Kashmiris from all across the region were huge fans of this art form, and it was an important element of their celebrations, such as weddings. Everything changed with the arrival of modernization and globalization. People’s musical tastes evolved as well, and they began to prefer light musical genres such as Chakri, Ghazal, and Pop music. As a result, Sufiana was pushed to the margins. Its downfall can also be traced back to the musicians themselves. In the past, certain Ustads would keep this work hidden from others. Some Ustads avoided teaching this talent to their daughters’ sons for fear of the art being passed on to other family members (Mir, 2015).
Safeguarding the vanishing art form
Kashmir’s music is diverse and rich; it has its own classical music, Sufiana Mausiqi. Chakri, Ruff, Ladishah, and Bandh Pather are other types of traditional music in the region, and they are associated with festivals, weddings, harvests, and ministerial songs. Music unites people from all walks of life, across boundaries, languages, and cultures. Learning about the historical significance of a music tradition can also help you comprehend the people of a particular location and their heritage.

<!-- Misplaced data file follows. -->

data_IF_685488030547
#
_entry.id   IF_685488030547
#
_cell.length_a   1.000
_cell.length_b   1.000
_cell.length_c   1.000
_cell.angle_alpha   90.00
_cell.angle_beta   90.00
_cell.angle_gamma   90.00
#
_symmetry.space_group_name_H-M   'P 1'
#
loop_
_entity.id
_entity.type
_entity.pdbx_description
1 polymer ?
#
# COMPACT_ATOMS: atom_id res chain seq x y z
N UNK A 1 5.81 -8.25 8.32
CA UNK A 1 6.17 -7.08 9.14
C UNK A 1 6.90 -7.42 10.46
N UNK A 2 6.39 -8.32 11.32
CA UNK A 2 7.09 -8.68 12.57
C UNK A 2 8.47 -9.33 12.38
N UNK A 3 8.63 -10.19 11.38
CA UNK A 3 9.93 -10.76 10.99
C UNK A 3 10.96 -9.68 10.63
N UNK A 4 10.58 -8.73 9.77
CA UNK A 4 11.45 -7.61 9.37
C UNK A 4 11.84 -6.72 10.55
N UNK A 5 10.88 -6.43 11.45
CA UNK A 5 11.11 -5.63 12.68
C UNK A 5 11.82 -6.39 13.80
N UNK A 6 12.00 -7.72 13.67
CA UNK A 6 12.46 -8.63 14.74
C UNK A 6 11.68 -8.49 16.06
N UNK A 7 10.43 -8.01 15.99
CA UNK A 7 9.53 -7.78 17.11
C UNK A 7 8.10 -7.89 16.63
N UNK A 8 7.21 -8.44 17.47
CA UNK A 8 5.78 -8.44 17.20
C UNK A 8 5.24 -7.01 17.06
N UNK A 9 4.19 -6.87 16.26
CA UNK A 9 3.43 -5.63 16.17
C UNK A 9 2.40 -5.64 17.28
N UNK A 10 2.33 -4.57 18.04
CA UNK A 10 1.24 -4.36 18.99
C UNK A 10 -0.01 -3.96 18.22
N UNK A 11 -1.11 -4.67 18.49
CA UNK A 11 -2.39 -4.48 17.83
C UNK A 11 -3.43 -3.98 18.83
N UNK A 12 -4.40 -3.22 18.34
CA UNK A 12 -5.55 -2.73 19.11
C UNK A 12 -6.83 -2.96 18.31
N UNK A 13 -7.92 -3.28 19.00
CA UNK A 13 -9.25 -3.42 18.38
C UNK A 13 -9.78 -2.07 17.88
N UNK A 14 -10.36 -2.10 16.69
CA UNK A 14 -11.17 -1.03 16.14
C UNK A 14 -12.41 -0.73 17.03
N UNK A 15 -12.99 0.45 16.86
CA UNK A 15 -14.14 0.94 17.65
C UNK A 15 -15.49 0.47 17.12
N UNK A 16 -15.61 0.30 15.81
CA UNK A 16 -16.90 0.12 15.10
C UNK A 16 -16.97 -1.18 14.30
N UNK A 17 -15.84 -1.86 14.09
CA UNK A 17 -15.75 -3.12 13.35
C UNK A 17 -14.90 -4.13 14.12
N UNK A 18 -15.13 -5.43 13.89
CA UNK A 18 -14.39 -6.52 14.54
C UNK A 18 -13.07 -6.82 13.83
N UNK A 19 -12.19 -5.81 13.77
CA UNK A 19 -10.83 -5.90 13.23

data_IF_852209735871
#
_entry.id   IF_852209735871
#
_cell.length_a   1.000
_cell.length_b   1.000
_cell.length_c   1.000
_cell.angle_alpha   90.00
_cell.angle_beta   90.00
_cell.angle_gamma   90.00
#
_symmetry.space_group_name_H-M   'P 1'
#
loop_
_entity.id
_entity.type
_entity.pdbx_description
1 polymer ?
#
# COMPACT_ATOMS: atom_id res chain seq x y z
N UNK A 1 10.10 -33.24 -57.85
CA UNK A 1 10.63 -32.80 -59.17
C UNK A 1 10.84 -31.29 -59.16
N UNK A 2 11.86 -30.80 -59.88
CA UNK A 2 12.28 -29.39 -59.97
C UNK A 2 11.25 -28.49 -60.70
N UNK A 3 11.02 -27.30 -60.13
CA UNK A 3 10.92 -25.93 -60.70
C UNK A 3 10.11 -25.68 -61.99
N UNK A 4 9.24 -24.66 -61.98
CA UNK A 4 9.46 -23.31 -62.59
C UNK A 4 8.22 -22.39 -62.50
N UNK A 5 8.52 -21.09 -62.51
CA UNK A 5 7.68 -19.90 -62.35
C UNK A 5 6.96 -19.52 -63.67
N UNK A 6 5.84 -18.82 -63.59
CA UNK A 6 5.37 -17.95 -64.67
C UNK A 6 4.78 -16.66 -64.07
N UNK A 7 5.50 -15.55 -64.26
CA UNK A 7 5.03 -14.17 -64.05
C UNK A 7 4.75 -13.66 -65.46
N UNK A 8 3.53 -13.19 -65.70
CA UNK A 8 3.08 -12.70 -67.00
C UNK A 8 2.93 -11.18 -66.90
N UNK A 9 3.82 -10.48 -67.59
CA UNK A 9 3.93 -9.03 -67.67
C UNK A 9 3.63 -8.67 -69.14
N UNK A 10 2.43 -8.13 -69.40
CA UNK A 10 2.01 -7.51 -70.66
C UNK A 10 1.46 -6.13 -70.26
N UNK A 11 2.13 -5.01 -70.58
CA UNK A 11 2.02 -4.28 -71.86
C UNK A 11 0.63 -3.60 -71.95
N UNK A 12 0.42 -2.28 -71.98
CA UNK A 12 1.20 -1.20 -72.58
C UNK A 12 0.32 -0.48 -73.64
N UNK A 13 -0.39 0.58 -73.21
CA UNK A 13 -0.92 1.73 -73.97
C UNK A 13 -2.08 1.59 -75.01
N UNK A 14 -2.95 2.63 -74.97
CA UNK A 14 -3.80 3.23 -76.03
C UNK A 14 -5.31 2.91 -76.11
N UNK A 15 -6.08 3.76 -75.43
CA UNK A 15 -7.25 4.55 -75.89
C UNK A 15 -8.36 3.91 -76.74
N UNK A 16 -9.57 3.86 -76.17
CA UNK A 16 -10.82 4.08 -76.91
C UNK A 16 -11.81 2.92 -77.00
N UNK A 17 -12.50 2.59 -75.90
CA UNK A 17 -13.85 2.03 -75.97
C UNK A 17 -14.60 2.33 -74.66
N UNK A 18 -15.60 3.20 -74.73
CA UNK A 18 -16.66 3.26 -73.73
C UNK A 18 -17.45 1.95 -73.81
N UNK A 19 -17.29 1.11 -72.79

Experts like Mushtaq Ahmad Saaznawaz (who have also started training youths by setting up their institutions and teaching the students for free) suggest that the classical music of a region like Sufiana Mausiqi should be introduced to the children from a young age. And it should be taught in schools. Those learning Sufi/classical music should get scholarships to complete their training. These scholarships and reward-based approaches would encourage interested people to continue their learning and can attract a new audience to delve into the world of Sufiana Mausiqi (Irfan Yattoo, 2021). This way, the tradition can be ensured to last and expand to other realms and across borders.